Saturday, September 4, 2010
5 Questions with Chef Joshna Maharaj
Imagine a Chef with the passion of Julia Child, the warmth of Oprah and a sense of humour that puts struggling comedians to shame. Add a commitment to local, fresh ingredients and a toss in some Indian spice, and you have Chef Joshna Maharaj.
I knew I would like Chef Joshna even before I met her based on her appearances on Steven and Chris and the highly entertaining musings on her Posterous blog. I wasn't disappointed when a few weeks ago, Joshna and I shared a delicious lunch at the Drake Cafe in Toronto. Amid searing city heat and delicious Drake dishes, Chef Joshna was gracious enough to answer 5 Questions for After the Harvest.
First, a little about Chef Joshna Maharaj. In my humble opinion, Joshna is one of Canada's most intriguing culinary talents, and I haven't even tasted her food yet! I'd like to see Joshna on my TV screen teaching me how to cook, educating me about food culture and sharing a fun story like only a good girlfriend could. Are you listening, people? Give this woman her own show!
Joshna began her career at George Brown College Culinary School and moved on to work at Dish Cooking Studio before making a major impact at The Stop Community Food Centre, including writing all the recipes for The Stop's very successful cookbook, Good Food for All.
Currently she splits her time between writing about food, cooking food and supporting the local food movement. Joshna is working with Slow Food Toronto and Evergreen partnering Chefs and Producers for the Evergreen Brickworks Picnic which is going into its 4th year. She writes for Good Food Revolution as well as her own blog, and she's spending lots of time in the kitchen creating scrumptious food for privately catered events. Joshna even put in a pitch to do a Ted Talk for TedxTO. Her angle: "Food is the most effective catalyst for social change today." Is she inspiring you yet?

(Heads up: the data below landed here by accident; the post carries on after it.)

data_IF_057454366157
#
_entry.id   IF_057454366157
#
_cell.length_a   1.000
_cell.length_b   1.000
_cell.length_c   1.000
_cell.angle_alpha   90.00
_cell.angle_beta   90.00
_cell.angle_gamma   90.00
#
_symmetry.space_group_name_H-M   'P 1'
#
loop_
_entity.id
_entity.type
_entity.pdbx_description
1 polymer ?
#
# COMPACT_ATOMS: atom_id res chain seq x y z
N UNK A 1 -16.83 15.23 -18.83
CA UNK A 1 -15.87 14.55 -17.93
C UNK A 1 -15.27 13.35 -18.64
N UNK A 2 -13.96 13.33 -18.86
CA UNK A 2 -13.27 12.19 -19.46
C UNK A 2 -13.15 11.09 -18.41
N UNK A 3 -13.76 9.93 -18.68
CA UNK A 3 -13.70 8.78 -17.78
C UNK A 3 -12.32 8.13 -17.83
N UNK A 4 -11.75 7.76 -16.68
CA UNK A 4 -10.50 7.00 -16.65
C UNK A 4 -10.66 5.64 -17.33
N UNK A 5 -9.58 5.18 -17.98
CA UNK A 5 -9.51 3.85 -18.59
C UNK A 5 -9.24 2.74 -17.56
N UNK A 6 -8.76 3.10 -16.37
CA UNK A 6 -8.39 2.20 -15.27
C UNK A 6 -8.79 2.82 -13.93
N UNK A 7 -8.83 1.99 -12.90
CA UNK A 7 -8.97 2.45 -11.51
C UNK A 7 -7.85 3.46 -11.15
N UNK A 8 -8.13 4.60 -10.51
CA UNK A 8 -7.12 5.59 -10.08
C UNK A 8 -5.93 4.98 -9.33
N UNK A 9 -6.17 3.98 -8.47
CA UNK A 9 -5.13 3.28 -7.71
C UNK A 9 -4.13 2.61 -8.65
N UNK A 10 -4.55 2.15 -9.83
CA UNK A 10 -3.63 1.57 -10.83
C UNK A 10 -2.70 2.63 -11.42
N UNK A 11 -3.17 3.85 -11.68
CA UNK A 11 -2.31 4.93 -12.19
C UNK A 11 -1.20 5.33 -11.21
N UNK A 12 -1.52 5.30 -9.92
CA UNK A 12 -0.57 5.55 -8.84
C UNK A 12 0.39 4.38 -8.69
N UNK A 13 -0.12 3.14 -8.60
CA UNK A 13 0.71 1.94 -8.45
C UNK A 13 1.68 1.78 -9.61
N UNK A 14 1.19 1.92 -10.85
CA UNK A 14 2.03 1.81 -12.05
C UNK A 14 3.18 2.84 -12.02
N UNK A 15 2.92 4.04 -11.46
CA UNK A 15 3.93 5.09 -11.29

That's not all! Aside from being one of Steven and Chris' favourite chefs, she has competed in and won Iron Chef competitions in Toronto and spent time in Italy with the Canadian Delegation in 2008 for Slow Food's Terra Madre event.
If you're like me you're probably wondering, "when does she sleep?" Don't worry, it's not all work and no play for Chef Joshna. I get the sense that her work is her play. Everything she does she does with a smile on her face, a friendly laugh and a passionate energy.
Joshna sipped on a blackberry lemonade while I enjoyed a "Paul Jackson": lemonade, iced tea and fresh mint.
So, without further ado, Chef Joshna Maharaj answers 5 Questions:
After the Harvest (ATH): How did you get involved with The Stop Community Food Centre?
Chef Joshna Maharaj (JM): I started volunteering with their What's on the Table event and wrote an article about it. The Executive Director, Nick Saul, asked me to be on the hiring committee for the job of cook for The Stop. I ended up applying for the position myself and the rest is history.
ATH: What is your approach to Indian food?